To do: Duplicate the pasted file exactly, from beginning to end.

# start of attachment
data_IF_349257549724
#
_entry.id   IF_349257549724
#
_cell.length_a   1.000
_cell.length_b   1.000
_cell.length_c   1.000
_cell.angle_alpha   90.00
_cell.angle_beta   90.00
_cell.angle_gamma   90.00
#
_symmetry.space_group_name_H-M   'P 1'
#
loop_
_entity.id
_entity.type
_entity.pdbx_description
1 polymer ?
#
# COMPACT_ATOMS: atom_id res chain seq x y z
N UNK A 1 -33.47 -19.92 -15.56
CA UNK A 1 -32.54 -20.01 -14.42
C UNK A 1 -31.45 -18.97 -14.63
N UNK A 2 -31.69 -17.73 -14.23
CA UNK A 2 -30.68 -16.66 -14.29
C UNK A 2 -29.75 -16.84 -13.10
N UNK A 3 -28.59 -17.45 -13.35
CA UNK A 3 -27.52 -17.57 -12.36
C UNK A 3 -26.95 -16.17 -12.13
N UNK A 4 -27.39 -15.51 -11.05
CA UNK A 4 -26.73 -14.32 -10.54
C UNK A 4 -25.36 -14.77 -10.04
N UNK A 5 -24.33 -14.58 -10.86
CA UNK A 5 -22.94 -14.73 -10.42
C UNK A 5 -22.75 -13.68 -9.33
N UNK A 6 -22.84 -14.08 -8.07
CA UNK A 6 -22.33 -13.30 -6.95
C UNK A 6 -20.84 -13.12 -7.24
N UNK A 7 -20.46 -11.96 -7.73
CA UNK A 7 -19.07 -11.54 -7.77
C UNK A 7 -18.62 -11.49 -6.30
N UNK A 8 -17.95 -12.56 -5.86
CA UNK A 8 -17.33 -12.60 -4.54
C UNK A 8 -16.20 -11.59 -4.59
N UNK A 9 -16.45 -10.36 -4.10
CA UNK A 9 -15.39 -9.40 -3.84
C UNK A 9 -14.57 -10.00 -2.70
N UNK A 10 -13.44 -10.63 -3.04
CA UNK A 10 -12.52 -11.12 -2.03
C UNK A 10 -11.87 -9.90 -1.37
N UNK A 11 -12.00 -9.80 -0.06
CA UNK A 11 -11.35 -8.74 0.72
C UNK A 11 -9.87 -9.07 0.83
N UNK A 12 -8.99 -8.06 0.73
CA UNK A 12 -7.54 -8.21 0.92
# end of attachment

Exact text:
data_IF_349257549724
#
_entry.id   IF_349257549724
#
_cell.length_a   1.000
_cell.length_b   1.000
_cell.length_c   1.000
_cell.angle_alpha   90.00
_cell.angle_beta   90.00
_cell.angle_gamma   90.00
#
_symmetry.space_group_name_H-M   'P 1'
#
loop_
_entity.id
_entity.type
_entity.pdbx_description
1 polymer ?
#
# COMPACT_ATOMS: atom_id res chain seq x y z
N UNK A 1 -33.47 -19.92 -15.56
CA UNK A 1 -32.54 -20.01 -14.42
C UNK A 1 -31.45 -18.97 -14.63
N UNK A 2 -31.69 -17.73 -14.23
CA UNK A 2 -30.68 -16.66 -14.29
C UNK A 2 -29.75 -16.84 -13.10
N UNK A 3 -28.59 -17.45 -13.35
CA UNK A 3 -27.52 -17.57 -12.36
C UNK A 3 -26.95 -16.17 -12.13
N UNK A 4 -27.39 -15.51 -11.05
CA UNK A 4 -26.73 -14.32 -10.54
C UNK A 4 -25.36 -14.77 -10.04
N UNK A 5 -24.33 -14.58 -10.86
CA UNK A 5 -22.94 -14.73 -10.42
C UNK A 5 -22.75 -13.68 -9.33
N UNK A 6 -22.84 -14.08 -8.07
CA UNK A 6 -22.33 -13.30 -6.95
C UNK A 6 -20.84 -13.12 -7.24
N UNK A 7 -20.46 -11.96 -7.73
CA UNK A 7 -19.07 -11.54 -7.77
C UNK A 7 -18.62 -11.49 -6.30
N UNK A 8 -17.95 -12.56 -5.86
CA UNK A 8 -17.33 -12.60 -4.54
C UNK A 8 -16.20 -11.59 -4.59
N UNK A 9 -16.45 -10.36 -4.10
CA UNK A 9 -15.39 -9.40 -3.84
C UNK A 9 -14.57 -10.00 -2.70
N UNK A 10 -13.44 -10.63 -3.04
CA UNK A 10 -12.52 -11.12 -2.03
C UNK A 10 -11.87 -9.90 -1.37
N UNK A 11 -12.00 -9.80 -0.06
CA UNK A 11 -11.35 -8.74 0.72
C UNK A 11 -9.87 -9.07 0.83
N UNK A 12 -8.99 -8.06 0.73
CA UNK A 12 -7.54 -8.21 0.92